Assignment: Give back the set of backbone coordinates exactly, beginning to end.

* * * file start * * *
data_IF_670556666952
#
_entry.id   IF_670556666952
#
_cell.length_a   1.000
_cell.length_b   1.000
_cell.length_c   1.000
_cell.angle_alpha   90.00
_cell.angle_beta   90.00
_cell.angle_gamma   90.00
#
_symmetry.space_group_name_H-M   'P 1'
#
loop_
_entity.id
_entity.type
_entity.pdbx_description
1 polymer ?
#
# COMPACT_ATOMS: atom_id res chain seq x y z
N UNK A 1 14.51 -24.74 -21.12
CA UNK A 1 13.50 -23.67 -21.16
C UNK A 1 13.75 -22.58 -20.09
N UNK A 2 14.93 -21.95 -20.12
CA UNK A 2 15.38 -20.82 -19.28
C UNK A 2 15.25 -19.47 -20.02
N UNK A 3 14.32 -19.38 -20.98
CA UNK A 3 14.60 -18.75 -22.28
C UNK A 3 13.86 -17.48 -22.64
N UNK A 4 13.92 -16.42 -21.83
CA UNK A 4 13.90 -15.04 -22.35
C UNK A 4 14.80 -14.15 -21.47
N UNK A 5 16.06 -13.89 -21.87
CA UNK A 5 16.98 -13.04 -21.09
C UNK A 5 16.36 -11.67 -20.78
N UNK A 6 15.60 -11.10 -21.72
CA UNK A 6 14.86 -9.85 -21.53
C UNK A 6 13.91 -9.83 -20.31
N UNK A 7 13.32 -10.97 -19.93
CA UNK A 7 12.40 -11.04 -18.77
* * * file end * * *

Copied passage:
data_IF_670556666952
#
_entry.id   IF_670556666952
#
_cell.length_a   1.000
_cell.length_b   1.000
_cell.length_c   1.000
_cell.angle_alpha   90.00
_cell.angle_beta   90.00
_cell.angle_gamma   90.00
#
_symmetry.space_group_name_H-M   'P 1'
#
loop_
_entity.id
_entity.type
_entity.pdbx_description
1 polymer ?
#
# COMPACT_ATOMS: atom_id res chain seq x y z
N UNK A 1 14.51 -24.74 -21.12
CA UNK A 1 13.50 -23.67 -21.16
C UNK A 1 13.75 -22.58 -20.09
N UNK A 2 14.93 -21.95 -20.12
CA UNK A 2 15.38 -20.82 -19.28
C UNK A 2 15.25 -19.47 -20.02
N UNK A 3 14.32 -19.38 -20.98
CA UNK A 3 14.60 -18.75 -22.28
C UNK A 3 13.86 -17.48 -22.64
N UNK A 4 13.92 -16.42 -21.83
CA UNK A 4 13.90 -15.04 -22.35
C UNK A 4 14.80 -14.15 -21.47
N UNK A 5 16.06 -13.89 -21.87
CA UNK A 5 16.98 -13.04 -21.09
C UNK A 5 16.36 -11.67 -20.78
N UNK A 6 15.60 -11.10 -21.72
CA UNK A 6 14.86 -9.85 -21.53
C UNK A 6 13.91 -9.83 -20.31
N UNK A 7 13.32 -10.97 -19.93
CA UNK A 7 12.40 -11.04 -18.77